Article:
Saturday, December 13, 2008

Handmade Nation

Faythe Levine of Paper Boat Gallery has put togehter a book and documentary film that wonderfully introduces readers and viewers to the D I Y craft scene. The film isn't out yet, but the previews look great. I got myself a copy of the book and thoroughly enjoy it.

This book is really wonderful cuz the authors (Cortney Heimerl co-authors the book) leave the makers to speak for themselves. It offers glimpses into the variety of motives, methods and mediums being explored in this movement, as well as a handful of informative essays from various participants. There's also a great timeline that visually outlines the rapid growth of the "new wave of craft".

What this book might mean for the theory of "artist's revolution" i am attempting to develop:

1. Art vs Craft - The ideas and actions contained in this book indicate a new relationship between the individual 'maker' and the art world. Many of the interviewed subjects come from an art school background, often with regrets. These people are often hesitant to call themselves artists and almost uniformly skeptical of "fine art" and all it's institutional trappings. The fact that they've abandoned the word "artist" and replaced it with "crafter" or even "maker" amplifies my suspicion that the word "art" must be either eschewed or carefully redefined for use in my theory.

2. Economics of Craft - There is a hole in my theory. A major peice of my argument is that the growing arts and entertainment sector (especially experience based mediums) will empower the radical creative class in the same way that the growing importance of commodities empowered the early bourgeoisie. That this empowered creative class will usher in a new mode of production on the wave of A+E demand in the same way that the bourgeoisie ushered in capitalism on the wave of commodity exchange.

The hole in this theory comes from the difficulty of seeing how musicians and theatre producers might create innovative modes of production of find efficiencies that can transfer to other sectors in the same way the capitalism transferred from commodities to agriculture (feudalism's strong suit). How is what's going on today in the punk rock scene going to change the way that my kitchen utensils my meals, or my car are produced? In terms of agriculture, food coops and the rise of organic farming offer some support, but what about commodities?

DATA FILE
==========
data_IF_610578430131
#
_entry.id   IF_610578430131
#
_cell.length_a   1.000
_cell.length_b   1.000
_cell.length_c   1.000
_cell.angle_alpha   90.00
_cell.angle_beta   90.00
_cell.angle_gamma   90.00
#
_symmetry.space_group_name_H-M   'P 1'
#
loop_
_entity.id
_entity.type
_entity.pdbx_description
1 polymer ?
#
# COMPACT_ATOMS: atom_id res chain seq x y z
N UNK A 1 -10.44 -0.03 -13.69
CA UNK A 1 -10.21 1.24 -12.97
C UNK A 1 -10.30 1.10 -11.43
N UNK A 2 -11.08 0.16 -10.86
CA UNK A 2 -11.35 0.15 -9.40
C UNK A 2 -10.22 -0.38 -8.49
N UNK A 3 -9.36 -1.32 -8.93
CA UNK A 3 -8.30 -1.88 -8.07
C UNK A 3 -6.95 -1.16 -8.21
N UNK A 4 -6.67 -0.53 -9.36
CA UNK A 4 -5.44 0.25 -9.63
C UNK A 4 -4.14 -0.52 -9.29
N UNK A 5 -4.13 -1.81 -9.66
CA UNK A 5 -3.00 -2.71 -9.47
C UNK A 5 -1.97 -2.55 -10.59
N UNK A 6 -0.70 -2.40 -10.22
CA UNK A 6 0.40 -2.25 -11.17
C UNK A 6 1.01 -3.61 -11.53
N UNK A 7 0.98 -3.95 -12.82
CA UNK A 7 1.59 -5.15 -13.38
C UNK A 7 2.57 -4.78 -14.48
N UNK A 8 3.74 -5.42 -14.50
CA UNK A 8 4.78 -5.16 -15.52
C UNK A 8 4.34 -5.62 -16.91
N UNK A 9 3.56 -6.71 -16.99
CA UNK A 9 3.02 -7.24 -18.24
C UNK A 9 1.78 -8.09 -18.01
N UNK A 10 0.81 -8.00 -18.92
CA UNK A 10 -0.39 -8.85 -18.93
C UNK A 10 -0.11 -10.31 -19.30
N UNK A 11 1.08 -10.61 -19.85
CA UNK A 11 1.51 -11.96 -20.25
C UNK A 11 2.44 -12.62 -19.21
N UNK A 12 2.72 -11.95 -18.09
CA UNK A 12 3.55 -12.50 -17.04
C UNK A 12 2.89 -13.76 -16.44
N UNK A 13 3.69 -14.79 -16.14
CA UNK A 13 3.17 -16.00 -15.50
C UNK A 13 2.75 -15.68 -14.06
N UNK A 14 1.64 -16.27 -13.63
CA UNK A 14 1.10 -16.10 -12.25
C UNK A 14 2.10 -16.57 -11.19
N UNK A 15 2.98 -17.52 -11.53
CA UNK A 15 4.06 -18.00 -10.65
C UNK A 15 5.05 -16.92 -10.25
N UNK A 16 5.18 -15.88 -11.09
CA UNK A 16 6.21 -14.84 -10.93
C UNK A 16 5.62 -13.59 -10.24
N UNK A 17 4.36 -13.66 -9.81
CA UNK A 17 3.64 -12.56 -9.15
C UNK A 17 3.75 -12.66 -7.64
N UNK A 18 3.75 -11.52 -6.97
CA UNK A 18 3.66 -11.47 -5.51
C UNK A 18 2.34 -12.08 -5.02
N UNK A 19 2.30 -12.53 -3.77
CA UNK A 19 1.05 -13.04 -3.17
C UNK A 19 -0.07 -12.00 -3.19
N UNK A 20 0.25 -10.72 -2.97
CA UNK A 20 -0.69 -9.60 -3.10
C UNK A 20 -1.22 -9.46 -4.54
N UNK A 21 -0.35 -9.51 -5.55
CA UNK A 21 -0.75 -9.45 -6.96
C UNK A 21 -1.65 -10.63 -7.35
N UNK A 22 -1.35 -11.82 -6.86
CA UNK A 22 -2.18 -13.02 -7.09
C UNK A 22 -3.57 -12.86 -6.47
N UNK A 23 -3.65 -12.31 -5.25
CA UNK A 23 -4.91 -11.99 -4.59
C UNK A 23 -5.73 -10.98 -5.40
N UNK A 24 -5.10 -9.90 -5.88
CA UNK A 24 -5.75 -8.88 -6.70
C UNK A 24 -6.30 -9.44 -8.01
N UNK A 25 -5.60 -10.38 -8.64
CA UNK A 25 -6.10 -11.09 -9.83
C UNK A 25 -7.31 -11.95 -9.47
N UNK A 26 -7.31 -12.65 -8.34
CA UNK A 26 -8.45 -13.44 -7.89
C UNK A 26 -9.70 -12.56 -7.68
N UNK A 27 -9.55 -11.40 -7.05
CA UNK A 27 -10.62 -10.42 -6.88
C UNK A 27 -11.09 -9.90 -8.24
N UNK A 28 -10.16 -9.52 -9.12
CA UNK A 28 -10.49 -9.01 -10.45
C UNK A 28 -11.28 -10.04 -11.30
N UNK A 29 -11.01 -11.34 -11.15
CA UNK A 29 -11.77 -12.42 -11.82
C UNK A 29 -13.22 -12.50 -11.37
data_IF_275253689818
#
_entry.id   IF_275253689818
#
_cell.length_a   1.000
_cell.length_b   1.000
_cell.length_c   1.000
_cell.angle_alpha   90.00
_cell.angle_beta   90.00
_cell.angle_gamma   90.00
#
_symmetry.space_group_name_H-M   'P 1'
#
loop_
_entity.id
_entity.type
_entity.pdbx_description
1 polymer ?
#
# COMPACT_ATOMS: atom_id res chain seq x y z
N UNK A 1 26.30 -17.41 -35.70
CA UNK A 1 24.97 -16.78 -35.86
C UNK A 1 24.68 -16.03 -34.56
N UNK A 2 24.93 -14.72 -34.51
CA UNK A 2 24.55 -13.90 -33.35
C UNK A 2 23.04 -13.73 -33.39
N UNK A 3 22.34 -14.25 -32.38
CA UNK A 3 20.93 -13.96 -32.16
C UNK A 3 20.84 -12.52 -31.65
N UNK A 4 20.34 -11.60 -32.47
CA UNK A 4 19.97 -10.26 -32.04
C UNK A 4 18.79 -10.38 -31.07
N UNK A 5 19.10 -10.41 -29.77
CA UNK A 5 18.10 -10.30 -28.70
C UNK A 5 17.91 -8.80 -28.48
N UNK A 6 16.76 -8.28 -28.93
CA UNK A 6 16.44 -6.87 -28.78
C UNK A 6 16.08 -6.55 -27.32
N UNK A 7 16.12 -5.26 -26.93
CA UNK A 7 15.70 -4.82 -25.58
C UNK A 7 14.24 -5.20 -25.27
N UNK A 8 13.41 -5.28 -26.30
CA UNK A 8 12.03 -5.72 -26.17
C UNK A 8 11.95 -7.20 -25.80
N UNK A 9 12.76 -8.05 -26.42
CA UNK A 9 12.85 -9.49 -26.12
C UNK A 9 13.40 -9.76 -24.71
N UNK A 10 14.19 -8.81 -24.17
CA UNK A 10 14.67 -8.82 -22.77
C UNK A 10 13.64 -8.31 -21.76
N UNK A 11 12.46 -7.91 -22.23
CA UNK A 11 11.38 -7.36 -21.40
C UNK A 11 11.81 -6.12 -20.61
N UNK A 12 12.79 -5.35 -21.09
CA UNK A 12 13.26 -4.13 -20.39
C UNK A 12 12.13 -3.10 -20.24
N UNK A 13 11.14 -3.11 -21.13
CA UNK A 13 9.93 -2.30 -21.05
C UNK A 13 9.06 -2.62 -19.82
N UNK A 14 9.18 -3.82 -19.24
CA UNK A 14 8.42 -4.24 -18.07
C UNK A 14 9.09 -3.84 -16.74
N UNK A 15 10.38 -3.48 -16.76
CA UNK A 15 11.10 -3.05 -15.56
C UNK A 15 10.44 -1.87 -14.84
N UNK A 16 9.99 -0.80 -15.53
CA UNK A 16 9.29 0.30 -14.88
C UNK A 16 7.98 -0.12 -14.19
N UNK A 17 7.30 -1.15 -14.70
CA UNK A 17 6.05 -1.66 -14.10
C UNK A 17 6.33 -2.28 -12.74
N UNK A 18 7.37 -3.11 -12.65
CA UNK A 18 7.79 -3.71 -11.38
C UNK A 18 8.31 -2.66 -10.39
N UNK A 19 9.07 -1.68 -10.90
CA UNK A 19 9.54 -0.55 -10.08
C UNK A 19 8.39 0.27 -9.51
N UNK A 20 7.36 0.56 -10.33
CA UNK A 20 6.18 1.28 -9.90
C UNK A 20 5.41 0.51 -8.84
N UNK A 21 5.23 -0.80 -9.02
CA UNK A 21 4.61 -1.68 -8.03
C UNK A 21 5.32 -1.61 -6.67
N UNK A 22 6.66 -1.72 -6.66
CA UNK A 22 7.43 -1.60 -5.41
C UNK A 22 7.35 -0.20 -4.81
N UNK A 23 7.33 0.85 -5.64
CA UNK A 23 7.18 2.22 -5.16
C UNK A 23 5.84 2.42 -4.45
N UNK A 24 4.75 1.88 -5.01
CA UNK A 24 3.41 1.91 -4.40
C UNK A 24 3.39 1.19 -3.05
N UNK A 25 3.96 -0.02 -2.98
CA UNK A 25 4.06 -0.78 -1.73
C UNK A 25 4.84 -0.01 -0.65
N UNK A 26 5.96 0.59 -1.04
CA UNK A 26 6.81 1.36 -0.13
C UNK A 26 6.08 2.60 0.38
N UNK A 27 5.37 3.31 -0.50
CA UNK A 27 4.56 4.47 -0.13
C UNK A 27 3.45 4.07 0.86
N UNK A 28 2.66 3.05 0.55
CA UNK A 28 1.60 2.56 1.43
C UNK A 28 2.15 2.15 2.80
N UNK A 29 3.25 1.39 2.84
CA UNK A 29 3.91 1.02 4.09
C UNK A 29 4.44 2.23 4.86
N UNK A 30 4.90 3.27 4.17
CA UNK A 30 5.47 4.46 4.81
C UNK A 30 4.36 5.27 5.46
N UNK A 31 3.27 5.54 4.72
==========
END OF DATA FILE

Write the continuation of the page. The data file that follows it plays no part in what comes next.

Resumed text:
Well, the craft movement isn't making cars, or flatware, but they are making clothes and various other utilitarian objects using something like the modes of production and exchange that started becoming popular in the punk rock and indie music scenes. I still think the new mode of production will be most thoroughly developed in mediums of live performance first, and then transfer to other areas, but when it does, Handmade Nation indicates that there's an army of people already trying to stitch a patch over this hole in the theory.

3. Craftivism - many makers are overt with their political motivations, and this has potential to bolster the poltical aspect of the revolution more than traditional political action. The medium is the message. A theatre peice, a painting or a song about sweatshop labor can't make a statement anywhere near as clear and complete as the maker who hand sews an alternative to the sweatshop product.

4. Technology and craft - the new wave of craft is held together by internet connections. Websites, message boards, emails, online shops, all establish the initial network (and generate many of the sales) that lay the groundwork for the huge explosion of craft starting in the late 90s. This is a wonderful example of creative people using the internet the right way: to coordinate and dissiminate real world physical objects. The internet as a platform or medium for content (you tube, video games, online stories, webcomix, and especially social networking sites like myspace) can only provide distractions, estrangement, and highly mediated entertainment or information. The internet as organizational tool to connect people trying to build something in real life, is immense and revolutionary.

5. The Church of Craft- I often neglect the "spiritual" component of a revolutionary change. I have huge problems with the terms used to talk about this level of human experience. But i have to admit that it is important. If the protestant work ethic and the capitalist mode of production were mutually reinforcing developments that helped birth capitalism, then the "artist revolution" needs it's own mutually reinforcing spiritual component. There are many examples and articulations of this kind of thing, but Handmade Nation includes an essay by Callie Janoff, founder of "The Church of Craft" which is a full blown religious institution that meets regularly, builds things together, and even officiates crafty weddings. There is no doctrine, no moral code, just people who feel the most divine when they're creating something.

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